Electrical activity, forces, power and work of the soleus (SO), the gastrocnemius (GA) and the plantaris (PL) muscles were measured during locomotion in the cat in order to study the functional role of these ankle extensor muscles. Forces and electrical activity (EMG) of the three muscles were measured using home-made force transducers and bipolar, indwelling wire electrodes, respectively, for walking and trotting at speeds of 0.4 to 1.8 m s-1 on a motor-driven treadmill. Video records and a geometrical model of the cat hindlimb were used for calculating the rates of change in lengths of the SO, GA and PL muscles. The instantaneous maximum possible force that can be produced by a muscle at a given fibre length and the rate of change in fibre length (termed contractile abilities) were estimated for each muscle throughout the step cycle. Fibre lengths of the SO, GA and PL were calculated using a planar, geometrical muscle model, measured muscle forces and kinematics, and morphological measurements from the animal after it had been killed. Mechanical power and work of SO, GA and PL were calculated for 144 step cycles. The contribution of the positive work done by the ankle extensor muscles of one hindlimb to the increase of the total mechanical energy of the body (estimated from values in the literature) increased from 4-11% at speeds of locomotion of 0.4 and 0.8 m s-1 to 7-16% at speeds of 1.2 m s-1 and above. The relative contributions of the negative and positive work to the total negative and positive work done by the three ankle extensor muscles increased for GA, decreased for SO and remained about the same for PL, with increasing speeds of locomotion. At speeds of 0.4-0.8 m s-1, the positive work normalized to muscle mass was 7.5-11.0 J kg-1, 1.9-3.0 J kg-1 and 5.3-8.4 J kg-1 for SO, GA and PL, respectively. At speeds of 1.2-1.8 m s-1, the corresponding values were 9.8-16.7 J kg-1, 6.0-10.7 J kg-1 and 13.4-25.0 J kg-1. Peak forces of GA and PL increased and peak forces of SO did not change substantially with increasing speeds of locomotion. The time of decrease of force and the time of decrease of power after peak values had been achieved were much shorter for SO than the corresponding times for GA and PL at fast speeds of locomotion. The faster decrease in the force and power of SO compared with GA and PL was caused by the fast decrease of the contractile abilities and the activation of SO. The results of this study suggest that the ankle extensor muscles play a significant role in the generation of mechanical energy for locomotion.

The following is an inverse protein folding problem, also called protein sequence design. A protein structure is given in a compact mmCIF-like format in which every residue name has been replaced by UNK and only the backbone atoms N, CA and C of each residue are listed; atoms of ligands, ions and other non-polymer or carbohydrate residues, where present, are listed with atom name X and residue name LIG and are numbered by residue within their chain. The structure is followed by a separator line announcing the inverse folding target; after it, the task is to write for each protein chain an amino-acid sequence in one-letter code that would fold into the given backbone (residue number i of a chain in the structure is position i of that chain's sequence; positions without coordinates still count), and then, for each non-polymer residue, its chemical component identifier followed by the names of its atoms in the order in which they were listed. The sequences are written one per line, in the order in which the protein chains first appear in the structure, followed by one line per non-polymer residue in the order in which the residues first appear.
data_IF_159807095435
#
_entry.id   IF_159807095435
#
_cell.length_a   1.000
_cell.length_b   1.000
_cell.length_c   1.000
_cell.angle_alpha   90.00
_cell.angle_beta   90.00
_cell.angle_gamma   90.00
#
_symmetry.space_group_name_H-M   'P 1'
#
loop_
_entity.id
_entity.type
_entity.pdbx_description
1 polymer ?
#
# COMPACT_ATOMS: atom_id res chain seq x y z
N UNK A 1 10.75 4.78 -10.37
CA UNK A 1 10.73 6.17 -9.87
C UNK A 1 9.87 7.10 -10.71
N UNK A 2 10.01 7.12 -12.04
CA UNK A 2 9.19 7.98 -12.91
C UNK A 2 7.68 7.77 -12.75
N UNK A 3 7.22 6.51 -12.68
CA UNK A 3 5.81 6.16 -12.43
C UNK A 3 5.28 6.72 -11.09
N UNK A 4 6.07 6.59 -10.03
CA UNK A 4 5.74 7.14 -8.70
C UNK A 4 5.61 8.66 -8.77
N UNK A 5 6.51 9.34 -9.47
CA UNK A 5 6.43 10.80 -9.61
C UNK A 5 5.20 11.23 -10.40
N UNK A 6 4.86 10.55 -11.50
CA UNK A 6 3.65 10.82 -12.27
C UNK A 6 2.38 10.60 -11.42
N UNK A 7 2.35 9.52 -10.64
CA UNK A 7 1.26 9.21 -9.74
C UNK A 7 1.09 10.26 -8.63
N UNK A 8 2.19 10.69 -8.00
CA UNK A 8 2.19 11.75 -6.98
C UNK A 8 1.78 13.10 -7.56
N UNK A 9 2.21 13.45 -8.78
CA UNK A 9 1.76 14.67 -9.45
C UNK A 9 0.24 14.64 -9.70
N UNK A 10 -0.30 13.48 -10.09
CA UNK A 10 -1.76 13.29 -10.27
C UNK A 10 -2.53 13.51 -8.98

This content is only available via PDF.